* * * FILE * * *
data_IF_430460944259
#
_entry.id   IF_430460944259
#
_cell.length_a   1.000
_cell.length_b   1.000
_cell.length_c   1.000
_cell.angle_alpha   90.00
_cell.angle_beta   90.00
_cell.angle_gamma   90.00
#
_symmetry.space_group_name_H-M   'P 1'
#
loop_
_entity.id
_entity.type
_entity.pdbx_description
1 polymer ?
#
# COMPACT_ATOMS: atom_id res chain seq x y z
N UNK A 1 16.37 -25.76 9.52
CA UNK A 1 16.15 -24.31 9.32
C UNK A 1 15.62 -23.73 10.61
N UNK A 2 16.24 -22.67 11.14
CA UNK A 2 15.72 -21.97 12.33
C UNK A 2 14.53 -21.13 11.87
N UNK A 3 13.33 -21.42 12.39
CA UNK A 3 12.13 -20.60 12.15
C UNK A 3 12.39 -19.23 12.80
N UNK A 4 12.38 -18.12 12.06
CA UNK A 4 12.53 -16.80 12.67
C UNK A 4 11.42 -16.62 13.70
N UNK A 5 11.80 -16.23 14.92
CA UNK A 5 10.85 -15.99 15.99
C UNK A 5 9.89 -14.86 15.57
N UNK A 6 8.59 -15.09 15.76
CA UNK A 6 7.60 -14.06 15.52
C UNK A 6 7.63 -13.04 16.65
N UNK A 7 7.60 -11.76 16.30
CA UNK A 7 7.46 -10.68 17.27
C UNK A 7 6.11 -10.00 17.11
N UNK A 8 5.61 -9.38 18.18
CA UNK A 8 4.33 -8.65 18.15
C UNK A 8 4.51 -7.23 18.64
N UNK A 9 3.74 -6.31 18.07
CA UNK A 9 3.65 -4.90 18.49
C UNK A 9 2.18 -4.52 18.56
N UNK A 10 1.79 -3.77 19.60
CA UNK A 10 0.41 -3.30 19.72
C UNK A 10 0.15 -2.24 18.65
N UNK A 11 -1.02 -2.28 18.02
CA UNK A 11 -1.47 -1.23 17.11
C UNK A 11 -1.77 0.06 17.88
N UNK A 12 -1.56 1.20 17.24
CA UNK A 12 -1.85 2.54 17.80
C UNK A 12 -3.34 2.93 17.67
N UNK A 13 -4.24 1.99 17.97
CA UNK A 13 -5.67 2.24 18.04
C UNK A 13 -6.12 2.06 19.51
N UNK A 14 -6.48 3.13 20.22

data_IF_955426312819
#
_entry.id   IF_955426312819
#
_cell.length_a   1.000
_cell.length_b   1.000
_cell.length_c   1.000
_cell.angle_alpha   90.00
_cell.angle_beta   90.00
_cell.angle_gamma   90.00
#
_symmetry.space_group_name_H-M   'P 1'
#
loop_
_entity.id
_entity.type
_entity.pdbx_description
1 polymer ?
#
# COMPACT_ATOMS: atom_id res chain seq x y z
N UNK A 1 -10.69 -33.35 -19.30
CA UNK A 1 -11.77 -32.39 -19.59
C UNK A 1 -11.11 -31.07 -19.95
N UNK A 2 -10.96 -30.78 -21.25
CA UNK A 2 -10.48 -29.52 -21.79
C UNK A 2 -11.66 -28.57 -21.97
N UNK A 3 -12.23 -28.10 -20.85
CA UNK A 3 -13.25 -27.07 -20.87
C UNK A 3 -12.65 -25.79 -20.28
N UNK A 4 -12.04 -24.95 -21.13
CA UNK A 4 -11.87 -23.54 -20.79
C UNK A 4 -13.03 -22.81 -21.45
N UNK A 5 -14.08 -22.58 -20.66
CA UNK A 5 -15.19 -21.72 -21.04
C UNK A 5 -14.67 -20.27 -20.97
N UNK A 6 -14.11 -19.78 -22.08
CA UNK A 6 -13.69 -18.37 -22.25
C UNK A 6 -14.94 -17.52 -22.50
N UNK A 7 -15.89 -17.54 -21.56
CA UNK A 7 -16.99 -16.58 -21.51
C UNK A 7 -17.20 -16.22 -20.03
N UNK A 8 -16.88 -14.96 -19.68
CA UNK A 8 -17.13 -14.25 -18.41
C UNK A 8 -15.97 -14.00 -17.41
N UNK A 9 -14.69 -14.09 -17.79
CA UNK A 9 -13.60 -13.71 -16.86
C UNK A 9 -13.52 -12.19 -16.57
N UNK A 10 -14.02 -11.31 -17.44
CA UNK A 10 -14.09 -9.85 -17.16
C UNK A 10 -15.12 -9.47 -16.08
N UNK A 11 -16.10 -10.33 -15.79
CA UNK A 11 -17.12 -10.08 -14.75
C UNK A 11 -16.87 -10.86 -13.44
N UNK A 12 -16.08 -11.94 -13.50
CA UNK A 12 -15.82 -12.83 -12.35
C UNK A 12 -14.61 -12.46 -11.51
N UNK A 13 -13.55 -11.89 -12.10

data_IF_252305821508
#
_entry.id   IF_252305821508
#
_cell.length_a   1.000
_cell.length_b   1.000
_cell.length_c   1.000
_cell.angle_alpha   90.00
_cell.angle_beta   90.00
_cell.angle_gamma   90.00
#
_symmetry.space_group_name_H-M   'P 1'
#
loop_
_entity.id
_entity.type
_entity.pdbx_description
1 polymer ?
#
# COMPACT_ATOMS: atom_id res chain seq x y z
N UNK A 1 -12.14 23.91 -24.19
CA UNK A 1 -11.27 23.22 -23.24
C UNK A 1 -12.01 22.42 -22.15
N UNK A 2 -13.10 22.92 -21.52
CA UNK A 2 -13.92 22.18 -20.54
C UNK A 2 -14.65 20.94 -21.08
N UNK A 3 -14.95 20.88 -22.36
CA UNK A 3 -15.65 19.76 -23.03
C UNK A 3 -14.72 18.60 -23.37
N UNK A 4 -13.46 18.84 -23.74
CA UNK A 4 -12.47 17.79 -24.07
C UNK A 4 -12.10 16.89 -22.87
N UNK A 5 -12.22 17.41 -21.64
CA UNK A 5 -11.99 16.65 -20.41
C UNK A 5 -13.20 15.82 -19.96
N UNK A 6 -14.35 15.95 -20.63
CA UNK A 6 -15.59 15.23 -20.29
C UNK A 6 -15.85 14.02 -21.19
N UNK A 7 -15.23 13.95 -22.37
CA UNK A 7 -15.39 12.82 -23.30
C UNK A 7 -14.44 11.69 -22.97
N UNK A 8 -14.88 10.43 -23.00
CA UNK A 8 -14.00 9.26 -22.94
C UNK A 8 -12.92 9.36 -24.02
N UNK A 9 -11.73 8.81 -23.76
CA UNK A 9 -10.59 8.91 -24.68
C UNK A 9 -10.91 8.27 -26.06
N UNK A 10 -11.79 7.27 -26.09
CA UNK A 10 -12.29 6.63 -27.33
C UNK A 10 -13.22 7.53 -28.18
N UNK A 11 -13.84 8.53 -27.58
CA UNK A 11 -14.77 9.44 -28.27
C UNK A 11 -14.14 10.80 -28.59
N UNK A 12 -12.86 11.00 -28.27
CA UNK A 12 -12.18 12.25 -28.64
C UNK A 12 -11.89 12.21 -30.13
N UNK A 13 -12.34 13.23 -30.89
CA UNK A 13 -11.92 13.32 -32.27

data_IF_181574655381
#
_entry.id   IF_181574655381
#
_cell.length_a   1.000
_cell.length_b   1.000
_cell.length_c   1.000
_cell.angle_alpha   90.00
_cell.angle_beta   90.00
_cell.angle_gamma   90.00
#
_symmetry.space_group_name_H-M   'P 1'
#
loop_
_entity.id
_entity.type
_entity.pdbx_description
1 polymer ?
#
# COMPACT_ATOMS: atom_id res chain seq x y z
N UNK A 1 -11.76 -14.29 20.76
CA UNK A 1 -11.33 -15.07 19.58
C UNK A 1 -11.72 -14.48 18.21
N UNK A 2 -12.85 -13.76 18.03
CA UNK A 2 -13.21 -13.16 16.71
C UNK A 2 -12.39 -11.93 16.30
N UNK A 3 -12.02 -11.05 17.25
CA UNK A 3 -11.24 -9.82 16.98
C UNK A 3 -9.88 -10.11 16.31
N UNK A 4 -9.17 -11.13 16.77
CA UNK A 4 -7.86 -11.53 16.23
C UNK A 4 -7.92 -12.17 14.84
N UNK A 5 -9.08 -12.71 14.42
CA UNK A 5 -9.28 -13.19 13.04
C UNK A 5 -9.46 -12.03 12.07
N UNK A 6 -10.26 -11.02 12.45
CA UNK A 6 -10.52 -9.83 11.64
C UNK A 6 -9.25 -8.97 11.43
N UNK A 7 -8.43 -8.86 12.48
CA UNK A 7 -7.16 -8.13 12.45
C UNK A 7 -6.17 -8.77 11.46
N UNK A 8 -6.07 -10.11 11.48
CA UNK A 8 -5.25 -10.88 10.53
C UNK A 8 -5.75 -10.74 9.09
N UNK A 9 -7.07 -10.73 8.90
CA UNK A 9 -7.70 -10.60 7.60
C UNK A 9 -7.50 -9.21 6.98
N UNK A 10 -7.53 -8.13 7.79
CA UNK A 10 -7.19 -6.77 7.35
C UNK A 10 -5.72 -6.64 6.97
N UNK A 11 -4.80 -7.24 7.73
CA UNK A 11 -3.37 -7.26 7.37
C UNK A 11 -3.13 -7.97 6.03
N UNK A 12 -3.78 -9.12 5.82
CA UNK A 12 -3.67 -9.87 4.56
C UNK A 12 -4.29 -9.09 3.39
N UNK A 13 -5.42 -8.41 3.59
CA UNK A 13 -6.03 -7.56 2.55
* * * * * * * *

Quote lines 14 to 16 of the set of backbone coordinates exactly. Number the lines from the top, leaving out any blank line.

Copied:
loop_
_entity.id
_entity.type